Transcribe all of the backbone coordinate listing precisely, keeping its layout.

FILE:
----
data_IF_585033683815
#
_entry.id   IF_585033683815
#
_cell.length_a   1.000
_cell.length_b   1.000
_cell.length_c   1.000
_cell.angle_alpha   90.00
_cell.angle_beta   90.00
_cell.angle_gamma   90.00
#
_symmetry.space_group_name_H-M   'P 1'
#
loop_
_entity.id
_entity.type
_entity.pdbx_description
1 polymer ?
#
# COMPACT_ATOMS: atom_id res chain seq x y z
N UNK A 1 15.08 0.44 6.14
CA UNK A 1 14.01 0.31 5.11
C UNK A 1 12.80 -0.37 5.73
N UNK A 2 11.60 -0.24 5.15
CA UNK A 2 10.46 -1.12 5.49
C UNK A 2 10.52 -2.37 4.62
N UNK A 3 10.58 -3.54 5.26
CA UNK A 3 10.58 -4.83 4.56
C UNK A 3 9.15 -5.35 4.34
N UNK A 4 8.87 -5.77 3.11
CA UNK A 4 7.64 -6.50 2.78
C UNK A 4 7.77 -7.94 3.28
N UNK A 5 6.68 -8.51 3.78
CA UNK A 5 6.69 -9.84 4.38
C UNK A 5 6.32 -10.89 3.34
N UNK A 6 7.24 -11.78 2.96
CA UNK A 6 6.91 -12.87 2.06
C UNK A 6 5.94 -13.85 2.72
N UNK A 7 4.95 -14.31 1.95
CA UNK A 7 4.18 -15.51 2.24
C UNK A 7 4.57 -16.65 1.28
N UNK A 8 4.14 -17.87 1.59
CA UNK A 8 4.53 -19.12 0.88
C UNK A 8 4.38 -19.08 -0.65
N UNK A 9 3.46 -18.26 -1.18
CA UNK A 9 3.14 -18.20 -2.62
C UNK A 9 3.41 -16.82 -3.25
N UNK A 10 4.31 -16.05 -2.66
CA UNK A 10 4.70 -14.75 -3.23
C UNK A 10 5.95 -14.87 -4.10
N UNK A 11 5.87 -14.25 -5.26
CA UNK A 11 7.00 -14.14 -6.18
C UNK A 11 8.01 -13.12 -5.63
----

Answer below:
data_IF_585033683815
#
_entry.id   IF_585033683815
#
_cell.length_a   1.000
_cell.length_b   1.000
_cell.length_c   1.000
_cell.angle_alpha   90.00
_cell.angle_beta   90.00
_cell.angle_gamma   90.00
#
_symmetry.space_group_name_H-M   'P 1'
#
loop_
_entity.id
_entity.type
_entity.pdbx_description
1 polymer ?
#
# COMPACT_ATOMS: atom_id res chain seq x y z
N UNK A 1 15.08 0.44 6.14
CA UNK A 1 14.01 0.31 5.11
C UNK A 1 12.80 -0.37 5.73
N UNK A 2 11.60 -0.24 5.15
CA UNK A 2 10.46 -1.12 5.49
C UNK A 2 10.52 -2.37 4.62
N UNK A 3 10.58 -3.54 5.26
CA UNK A 3 10.58 -4.83 4.56
C UNK A 3 9.15 -5.35 4.34
N UNK A 4 8.87 -5.77 3.11
CA UNK A 4 7.64 -6.50 2.78
C UNK A 4 7.77 -7.94 3.28
N UNK A 5 6.68 -8.51 3.78
CA UNK A 5 6.69 -9.84 4.38
C UNK A 5 6.32 -10.89 3.34
N UNK A 6 7.24 -11.78 2.96
CA UNK A 6 6.91 -12.87 2.06
C UNK A 6 5.94 -13.85 2.72
N UNK A 7 4.95 -14.31 1.95
CA UNK A 7 4.18 -15.51 2.24
C UNK A 7 4.57 -16.65 1.28
N UNK A 8 4.14 -17.87 1.59
CA UNK A 8 4.53 -19.12 0.88
C UNK A 8 4.38 -19.08 -0.65
N UNK A 9 3.46 -18.26 -1.18
CA UNK A 9 3.14 -18.20 -2.62
C UNK A 9 3.41 -16.82 -3.25
N UNK A 10 4.31 -16.05 -2.66
CA UNK A 10 4.70 -14.75 -3.23
C UNK A 10 5.95 -14.87 -4.10
N UNK A 11 5.87 -14.25 -5.26
CA UNK A 11 7.00 -14.14 -6.18
C UNK A 11 8.01 -13.12 -5.63